But it’s not skinny jeans’ fault for why millennials are the way they are. Like contouring and wavy yet controlled hair, they just became a symbol of a generation’s aspirational vision of beauty. It’s their effect on physical health that I’m not so sure about. My Google search history definitely includes “symptoms of deep vein thrombosis” from days when I’ve worn skinny jeans and sat cross-legged for too long at my desk or on a flight. Your legs are supposed to tingle, right?

Still, I wear my skinny jeans because it was a long road to get myself back in denim, lest we forget the options that millennials had before the skinny arrived on the scene.

It was rough out there.

The denim gods did not help us get through our most awkward years. I began middle school with knee-grazing jean shorts ordered from J. C. Penney’s behemoth of a catalog because the department store’s Arizona brand was one of the few at the time to offer age- and school-appropriate denim for girls sizing out of standard girls’ sizes. I didn’t help my cause by ordering the jorts in two of the fugliest colors imaginable: goldenrod yellow and maroon.

By the eighth grade, my math teacher was “writing me up” because my jean shorts were just shy of being “fingertip length.” It was a phone call from the school office that my parents found wildly entertaining, especially when they arrived at the school to deliver different bottoms and saw that I was wearing the same fuddy-duddy Faded Glory denim shorts from Wal-Mart that I left home in.

From then, apart from one attempt at wide-leg jeans with a hammer loop that I would dig out on mornings when frost was on the ground, I stayed clear of jeans until I was out of college. For years I survived on a wardrobe of dresses, skirts and leggings, dodging one cringe-y denim fad after another. The raver-style JNCO jean phase? No. The itty-bitty denim shorts phase provoked by Abercrombie & Fitch’s salacious advertising campaigns? No way. The midriff baring, low-rise boot-cut jean phase popularized by the holy trinity of millennial girl pop stars: Britney, Christina and Jessica? Negative.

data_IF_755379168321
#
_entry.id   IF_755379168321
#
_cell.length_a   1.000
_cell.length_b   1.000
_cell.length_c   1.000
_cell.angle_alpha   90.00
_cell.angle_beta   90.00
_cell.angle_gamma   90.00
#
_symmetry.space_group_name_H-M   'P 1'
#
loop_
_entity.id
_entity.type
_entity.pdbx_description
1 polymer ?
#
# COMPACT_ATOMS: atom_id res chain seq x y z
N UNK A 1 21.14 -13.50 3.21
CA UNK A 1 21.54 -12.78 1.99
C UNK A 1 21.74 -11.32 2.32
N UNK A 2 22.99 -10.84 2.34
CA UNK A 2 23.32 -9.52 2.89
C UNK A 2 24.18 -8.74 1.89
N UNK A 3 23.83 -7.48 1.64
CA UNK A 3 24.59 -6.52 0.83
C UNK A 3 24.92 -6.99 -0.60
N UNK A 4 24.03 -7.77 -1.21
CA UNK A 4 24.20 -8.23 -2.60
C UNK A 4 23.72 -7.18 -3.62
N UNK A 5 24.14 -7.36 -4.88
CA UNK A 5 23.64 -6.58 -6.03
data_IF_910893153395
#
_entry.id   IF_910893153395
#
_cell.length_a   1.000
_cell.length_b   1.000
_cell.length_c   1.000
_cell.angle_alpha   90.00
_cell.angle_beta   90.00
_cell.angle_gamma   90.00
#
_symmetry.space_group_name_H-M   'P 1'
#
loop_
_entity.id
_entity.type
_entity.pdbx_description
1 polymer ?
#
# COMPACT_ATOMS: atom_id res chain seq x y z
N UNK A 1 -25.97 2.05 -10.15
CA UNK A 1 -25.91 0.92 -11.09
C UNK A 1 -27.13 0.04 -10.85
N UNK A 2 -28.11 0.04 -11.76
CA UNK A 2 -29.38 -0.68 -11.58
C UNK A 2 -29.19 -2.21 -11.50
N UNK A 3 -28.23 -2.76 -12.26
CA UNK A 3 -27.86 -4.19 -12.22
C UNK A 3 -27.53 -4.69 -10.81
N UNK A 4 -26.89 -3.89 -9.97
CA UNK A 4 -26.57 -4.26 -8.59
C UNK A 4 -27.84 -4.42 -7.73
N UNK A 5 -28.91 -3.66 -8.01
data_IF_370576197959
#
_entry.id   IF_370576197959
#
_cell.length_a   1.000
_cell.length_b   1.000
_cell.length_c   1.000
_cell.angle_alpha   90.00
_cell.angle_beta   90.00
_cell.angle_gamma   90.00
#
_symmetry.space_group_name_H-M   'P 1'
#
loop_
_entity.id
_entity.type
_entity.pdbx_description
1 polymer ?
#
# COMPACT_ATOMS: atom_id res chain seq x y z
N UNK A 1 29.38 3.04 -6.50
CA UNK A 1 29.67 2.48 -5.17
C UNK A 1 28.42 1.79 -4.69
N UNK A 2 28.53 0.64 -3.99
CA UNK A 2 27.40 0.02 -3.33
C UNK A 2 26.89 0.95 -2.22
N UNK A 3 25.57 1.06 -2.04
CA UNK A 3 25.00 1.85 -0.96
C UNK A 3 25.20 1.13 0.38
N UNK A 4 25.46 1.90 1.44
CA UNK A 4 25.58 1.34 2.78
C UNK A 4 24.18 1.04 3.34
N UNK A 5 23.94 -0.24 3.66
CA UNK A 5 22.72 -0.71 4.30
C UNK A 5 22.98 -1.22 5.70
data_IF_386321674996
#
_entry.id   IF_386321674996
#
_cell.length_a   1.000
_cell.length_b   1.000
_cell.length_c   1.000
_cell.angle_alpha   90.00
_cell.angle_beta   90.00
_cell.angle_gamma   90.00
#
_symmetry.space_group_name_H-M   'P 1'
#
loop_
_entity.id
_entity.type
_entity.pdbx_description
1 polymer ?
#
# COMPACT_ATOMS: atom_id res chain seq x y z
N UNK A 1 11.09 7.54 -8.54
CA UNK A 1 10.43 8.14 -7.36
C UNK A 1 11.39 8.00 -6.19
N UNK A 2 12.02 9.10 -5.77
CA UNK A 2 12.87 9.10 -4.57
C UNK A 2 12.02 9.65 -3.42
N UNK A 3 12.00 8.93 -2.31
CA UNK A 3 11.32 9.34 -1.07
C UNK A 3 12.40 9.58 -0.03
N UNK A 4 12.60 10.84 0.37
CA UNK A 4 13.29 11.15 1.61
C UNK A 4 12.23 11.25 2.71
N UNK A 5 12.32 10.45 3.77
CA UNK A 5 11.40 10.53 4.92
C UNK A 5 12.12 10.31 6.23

I was ready to bypass the skinny phase, too, sure that being encased into denim must be some kind of modern-day version of coresetry. Alas, I succumbed to the style circa 2010-2011. It wasn’t a premeditated move, but as they say, when you find “the one,” you know.

My “one” arrived in a sweet swag bag from the apparel trade show, Coterie, that included a pair of Mother’s The Looker skinny jeans in the Here Kitty Kitty wash. A novice to denim at the time, I questioned how a pair of size 28 jeans, by what I wrongly assumed were from a maternity brand because of their name, could be so slim and narrow, but I tried them on anyway and fell in love. The soft, premium hand, the ease of movement, the wash that miraculously added two inches of leg, not to mention the vanity sizing that comes with stretchy skinny jeans—so this was what all the rage was about.

Mother’s The Looker jean

My Mother skinny jeans and I became inseparable. They were my partner in crime until one day after innumerable wears and washes, the crotch blew out. I couldn’t justify spending $200-plus on my editor salary for a replacement, but the experience prepared me to give other skinny jeans a chance, and I remain a loyal devotee to this day.

So, Gen Z, behind our so-called obsession with skinny jeans lies a lot of baggage to unpack, but please don’t write us off yet. Living in baggy sweats for the past 11 months is bound to trickle down into how we dress in the future, including our denim style. Give us some time to retrain our eye, get used to what our bodies looks like in non-skinny fits and adjust to the footwear and tops that looser-fitting jeans call for.

And remember this: You have a good thing going on, Gen Z. While every generation has their own set of pain points, trust me when I say that most millennials would trade in their Y2K years for a chance to grow up among peers who judge less, accept more and are unafraid to stand up for one another and fight for individuality. As a result, you’re sending fashion, and denim fits, in a more positive and healthier direction.